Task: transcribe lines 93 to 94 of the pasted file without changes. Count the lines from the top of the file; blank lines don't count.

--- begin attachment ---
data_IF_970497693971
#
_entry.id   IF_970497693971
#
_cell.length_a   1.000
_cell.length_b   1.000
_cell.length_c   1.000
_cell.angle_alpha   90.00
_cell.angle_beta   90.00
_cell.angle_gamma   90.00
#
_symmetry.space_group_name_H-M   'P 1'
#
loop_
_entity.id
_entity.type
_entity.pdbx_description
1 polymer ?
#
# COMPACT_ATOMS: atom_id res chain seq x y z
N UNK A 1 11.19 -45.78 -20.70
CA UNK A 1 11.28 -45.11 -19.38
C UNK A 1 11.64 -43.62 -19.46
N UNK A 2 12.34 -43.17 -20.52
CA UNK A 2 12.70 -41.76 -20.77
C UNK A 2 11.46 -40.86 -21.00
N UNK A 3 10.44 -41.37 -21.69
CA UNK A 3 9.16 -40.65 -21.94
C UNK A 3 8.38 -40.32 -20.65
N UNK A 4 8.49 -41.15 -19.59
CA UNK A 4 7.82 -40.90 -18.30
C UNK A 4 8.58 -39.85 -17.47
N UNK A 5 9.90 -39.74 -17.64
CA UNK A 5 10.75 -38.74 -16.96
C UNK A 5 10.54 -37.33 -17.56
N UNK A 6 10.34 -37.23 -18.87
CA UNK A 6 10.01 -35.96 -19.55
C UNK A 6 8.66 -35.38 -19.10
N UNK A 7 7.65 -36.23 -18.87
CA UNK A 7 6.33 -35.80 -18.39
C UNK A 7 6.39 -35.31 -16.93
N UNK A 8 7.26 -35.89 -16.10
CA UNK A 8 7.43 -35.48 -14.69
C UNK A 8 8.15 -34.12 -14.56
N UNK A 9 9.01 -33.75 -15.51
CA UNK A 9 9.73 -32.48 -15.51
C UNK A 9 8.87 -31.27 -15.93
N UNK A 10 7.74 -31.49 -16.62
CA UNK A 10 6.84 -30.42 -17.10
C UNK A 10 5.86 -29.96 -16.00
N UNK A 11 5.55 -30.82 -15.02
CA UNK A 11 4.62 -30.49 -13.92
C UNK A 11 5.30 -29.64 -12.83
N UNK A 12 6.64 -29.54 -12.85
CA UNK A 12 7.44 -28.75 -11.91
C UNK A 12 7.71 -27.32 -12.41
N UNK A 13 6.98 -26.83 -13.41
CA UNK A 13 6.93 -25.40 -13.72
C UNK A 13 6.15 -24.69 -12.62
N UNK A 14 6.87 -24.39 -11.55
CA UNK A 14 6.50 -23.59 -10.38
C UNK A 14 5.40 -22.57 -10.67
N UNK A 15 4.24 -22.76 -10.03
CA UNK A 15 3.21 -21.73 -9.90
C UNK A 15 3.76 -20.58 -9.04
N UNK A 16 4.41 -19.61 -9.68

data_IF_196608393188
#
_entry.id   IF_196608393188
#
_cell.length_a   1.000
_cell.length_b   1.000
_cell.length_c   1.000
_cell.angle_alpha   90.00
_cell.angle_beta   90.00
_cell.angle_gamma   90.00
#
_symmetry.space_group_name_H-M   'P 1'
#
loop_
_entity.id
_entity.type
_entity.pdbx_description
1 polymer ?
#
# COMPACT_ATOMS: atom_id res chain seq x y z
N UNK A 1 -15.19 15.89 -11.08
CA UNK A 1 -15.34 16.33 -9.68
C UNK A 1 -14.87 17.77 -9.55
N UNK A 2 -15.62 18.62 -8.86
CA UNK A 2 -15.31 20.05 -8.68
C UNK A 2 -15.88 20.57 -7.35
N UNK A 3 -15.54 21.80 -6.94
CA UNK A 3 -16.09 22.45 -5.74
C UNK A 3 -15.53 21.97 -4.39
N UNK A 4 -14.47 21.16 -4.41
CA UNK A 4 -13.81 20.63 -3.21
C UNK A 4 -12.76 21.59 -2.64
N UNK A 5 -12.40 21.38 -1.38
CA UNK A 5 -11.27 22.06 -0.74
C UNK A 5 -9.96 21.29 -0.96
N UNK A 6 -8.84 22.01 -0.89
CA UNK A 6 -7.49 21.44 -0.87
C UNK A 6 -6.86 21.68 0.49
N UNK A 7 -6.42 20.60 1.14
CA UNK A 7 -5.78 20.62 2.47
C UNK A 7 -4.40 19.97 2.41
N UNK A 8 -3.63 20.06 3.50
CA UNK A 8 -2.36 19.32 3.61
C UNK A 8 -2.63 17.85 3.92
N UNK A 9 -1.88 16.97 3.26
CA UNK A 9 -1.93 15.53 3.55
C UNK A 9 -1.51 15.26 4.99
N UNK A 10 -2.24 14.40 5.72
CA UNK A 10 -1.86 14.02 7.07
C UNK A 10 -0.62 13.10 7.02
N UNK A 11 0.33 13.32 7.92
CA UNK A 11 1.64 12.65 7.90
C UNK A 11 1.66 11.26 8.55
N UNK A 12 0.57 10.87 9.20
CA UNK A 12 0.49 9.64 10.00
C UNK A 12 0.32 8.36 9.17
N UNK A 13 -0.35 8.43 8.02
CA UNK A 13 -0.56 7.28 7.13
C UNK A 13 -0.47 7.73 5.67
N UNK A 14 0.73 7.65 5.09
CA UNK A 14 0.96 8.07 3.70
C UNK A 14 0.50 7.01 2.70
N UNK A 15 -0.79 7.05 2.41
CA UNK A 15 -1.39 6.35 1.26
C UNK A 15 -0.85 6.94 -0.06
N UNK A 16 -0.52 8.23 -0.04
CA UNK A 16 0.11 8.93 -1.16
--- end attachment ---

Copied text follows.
N UNK A 3 -15.54 21.80 -6.94
CA UNK A 3 -16.09 22.45 -5.74